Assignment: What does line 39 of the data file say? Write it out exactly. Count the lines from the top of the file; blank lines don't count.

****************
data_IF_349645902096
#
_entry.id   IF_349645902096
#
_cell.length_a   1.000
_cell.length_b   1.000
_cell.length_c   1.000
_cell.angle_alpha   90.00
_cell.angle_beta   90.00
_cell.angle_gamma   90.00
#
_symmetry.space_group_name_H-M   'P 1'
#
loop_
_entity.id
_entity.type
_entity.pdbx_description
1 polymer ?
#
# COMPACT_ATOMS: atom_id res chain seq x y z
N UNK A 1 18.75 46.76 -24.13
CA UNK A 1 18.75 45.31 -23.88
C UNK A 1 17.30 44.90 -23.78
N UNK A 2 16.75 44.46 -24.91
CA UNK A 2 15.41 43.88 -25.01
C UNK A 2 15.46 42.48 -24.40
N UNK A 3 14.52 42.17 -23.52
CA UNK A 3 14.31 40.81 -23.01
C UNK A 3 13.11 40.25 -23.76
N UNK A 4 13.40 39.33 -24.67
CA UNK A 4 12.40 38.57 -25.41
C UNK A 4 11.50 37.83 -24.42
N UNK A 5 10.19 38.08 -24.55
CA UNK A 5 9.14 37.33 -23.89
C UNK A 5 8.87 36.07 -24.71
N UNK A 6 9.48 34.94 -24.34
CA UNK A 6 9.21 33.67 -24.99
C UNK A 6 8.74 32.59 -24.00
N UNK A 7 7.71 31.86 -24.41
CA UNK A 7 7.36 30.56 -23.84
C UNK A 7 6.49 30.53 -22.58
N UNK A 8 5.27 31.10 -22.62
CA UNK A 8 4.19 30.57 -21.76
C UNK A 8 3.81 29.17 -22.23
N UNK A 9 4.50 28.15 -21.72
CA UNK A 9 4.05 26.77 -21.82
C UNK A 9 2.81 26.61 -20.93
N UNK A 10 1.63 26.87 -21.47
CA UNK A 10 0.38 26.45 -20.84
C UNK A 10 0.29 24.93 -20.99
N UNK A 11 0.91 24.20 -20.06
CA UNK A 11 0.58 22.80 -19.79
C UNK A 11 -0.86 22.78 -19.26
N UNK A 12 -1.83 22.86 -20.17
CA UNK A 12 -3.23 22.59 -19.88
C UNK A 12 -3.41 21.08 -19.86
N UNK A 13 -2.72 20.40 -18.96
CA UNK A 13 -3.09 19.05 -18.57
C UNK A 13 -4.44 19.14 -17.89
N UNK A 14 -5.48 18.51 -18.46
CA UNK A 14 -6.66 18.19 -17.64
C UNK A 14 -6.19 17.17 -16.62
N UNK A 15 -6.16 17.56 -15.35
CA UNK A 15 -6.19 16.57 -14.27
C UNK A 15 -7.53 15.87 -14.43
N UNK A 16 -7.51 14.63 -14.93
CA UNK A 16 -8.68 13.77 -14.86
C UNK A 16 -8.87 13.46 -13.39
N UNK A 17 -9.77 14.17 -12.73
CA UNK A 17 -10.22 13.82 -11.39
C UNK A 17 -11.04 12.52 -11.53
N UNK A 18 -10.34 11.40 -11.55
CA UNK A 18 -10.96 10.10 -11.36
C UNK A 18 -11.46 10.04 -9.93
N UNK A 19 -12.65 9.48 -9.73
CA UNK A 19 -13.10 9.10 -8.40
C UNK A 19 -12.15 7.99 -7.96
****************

N UNK A 7 7.71 31.86 -24.41